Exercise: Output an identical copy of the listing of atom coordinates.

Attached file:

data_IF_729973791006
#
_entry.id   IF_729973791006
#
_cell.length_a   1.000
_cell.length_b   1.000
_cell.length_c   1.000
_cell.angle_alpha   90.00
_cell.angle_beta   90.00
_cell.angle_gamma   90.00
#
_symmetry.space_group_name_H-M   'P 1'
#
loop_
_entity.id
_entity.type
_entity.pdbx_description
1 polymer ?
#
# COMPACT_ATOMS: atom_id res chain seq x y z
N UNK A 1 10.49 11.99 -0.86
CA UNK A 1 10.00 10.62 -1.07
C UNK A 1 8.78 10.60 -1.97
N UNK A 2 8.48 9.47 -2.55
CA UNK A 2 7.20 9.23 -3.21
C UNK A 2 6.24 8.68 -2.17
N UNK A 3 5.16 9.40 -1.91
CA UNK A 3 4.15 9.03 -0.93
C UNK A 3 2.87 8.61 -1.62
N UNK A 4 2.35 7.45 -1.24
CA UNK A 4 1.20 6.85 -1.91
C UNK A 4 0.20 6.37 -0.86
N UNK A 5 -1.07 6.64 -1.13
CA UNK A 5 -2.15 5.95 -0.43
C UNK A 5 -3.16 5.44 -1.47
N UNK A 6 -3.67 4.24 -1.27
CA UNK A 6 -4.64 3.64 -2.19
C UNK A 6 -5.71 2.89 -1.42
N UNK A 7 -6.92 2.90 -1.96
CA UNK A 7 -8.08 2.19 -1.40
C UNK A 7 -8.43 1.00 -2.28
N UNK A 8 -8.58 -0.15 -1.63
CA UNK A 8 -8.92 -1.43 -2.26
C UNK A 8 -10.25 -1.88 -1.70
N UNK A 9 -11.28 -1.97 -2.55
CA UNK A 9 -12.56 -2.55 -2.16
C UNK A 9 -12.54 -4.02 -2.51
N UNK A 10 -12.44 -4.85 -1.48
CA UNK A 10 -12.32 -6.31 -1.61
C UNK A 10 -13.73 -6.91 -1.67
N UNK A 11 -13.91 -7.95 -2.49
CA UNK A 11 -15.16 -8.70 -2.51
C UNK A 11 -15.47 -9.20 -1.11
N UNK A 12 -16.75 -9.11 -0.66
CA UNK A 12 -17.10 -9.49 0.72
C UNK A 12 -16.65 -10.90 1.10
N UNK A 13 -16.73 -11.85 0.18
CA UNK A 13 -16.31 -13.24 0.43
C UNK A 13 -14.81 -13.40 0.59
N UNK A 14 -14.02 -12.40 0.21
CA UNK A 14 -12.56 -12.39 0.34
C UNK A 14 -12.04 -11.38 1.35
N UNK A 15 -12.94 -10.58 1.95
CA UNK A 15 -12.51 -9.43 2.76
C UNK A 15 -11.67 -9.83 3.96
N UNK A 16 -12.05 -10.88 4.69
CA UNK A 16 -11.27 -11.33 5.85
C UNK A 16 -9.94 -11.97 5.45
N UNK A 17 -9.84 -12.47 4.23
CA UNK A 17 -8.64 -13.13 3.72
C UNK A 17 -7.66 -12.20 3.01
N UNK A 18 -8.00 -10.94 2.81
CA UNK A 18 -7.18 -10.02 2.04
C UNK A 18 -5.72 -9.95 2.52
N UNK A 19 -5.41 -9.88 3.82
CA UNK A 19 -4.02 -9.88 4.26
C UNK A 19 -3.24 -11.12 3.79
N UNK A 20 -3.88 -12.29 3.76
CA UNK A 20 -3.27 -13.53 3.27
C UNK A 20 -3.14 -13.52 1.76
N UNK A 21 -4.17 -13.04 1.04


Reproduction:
data_IF_729973791006
#
_entry.id   IF_729973791006
#
_cell.length_a   1.000
_cell.length_b   1.000
_cell.length_c   1.000
_cell.angle_alpha   90.00
_cell.angle_beta   90.00
_cell.angle_gamma   90.00
#
_symmetry.space_group_name_H-M   'P 1'
#
loop_
_entity.id
_entity.type
_entity.pdbx_description
1 polymer ?
#
# COMPACT_ATOMS: atom_id res chain seq x y z
N UNK A 1 10.49 11.99 -0.86
CA UNK A 1 10.00 10.62 -1.07
C UNK A 1 8.78 10.60 -1.97
N UNK A 2 8.48 9.47 -2.55
CA UNK A 2 7.20 9.23 -3.21
C UNK A 2 6.24 8.68 -2.17
N UNK A 3 5.16 9.40 -1.91
CA UNK A 3 4.15 9.03 -0.93
C UNK A 3 2.87 8.61 -1.62
N UNK A 4 2.35 7.45 -1.24
CA UNK A 4 1.20 6.85 -1.91
C UNK A 4 0.20 6.37 -0.86
N UNK A 5 -1.07 6.64 -1.13
CA UNK A 5 -2.15 5.95 -0.43
C UNK A 5 -3.16 5.44 -1.47
N UNK A 6 -3.67 4.24 -1.27
CA UNK A 6 -4.64 3.64 -2.19
C UNK A 6 -5.71 2.89 -1.42
N UNK A 7 -6.92 2.90 -1.96
CA UNK A 7 -8.08 2.19 -1.40
C UNK A 7 -8.43 1.00 -2.28
N UNK A 8 -8.58 -0.15 -1.63
CA UNK A 8 -8.92 -1.43 -2.26
C UNK A 8 -10.25 -1.88 -1.70
N UNK A 9 -11.28 -1.97 -2.55
CA UNK A 9 -12.56 -2.55 -2.16
C UNK A 9 -12.54 -4.02 -2.51
N UNK A 10 -12.44 -4.85 -1.48
CA UNK A 10 -12.32 -6.31 -1.61
C UNK A 10 -13.73 -6.91 -1.67
N UNK A 11 -13.91 -7.95 -2.49
CA UNK A 11 -15.16 -8.70 -2.51
C UNK A 11 -15.47 -9.20 -1.11
N UNK A 12 -16.75 -9.11 -0.66
CA UNK A 12 -17.10 -9.49 0.72
C UNK A 12 -16.65 -10.90 1.10
N UNK A 13 -16.73 -11.85 0.18
CA UNK A 13 -16.31 -13.24 0.43
C UNK A 13 -14.81 -13.40 0.59
N UNK A 14 -14.02 -12.40 0.21
CA UNK A 14 -12.56 -12.39 0.34
C UNK A 14 -12.04 -11.38 1.35
N UNK A 15 -12.94 -10.58 1.95
CA UNK A 15 -12.51 -9.43 2.76
C UNK A 15 -11.67 -9.83 3.96
N UNK A 16 -12.05 -10.88 4.69
CA UNK A 16 -11.27 -11.33 5.85
C UNK A 16 -9.94 -11.97 5.45
N UNK A 17 -9.84 -12.47 4.23
CA UNK A 17 -8.64 -13.13 3.72
C UNK A 17 -7.66 -12.20 3.01
N UNK A 18 -8.00 -10.94 2.81
CA UNK A 18 -7.18 -10.02 2.04
C UNK A 18 -5.72 -9.95 2.52
N UNK A 19 -5.41 -9.88 3.82
CA UNK A 19 -4.02 -9.88 4.26
C UNK A 19 -3.24 -11.12 3.79
N UNK A 20 -3.88 -12.29 3.76
CA UNK A 20 -3.27 -13.53 3.27
C UNK A 20 -3.14 -13.52 1.76
N UNK A 21 -4.17 -13.04 1.04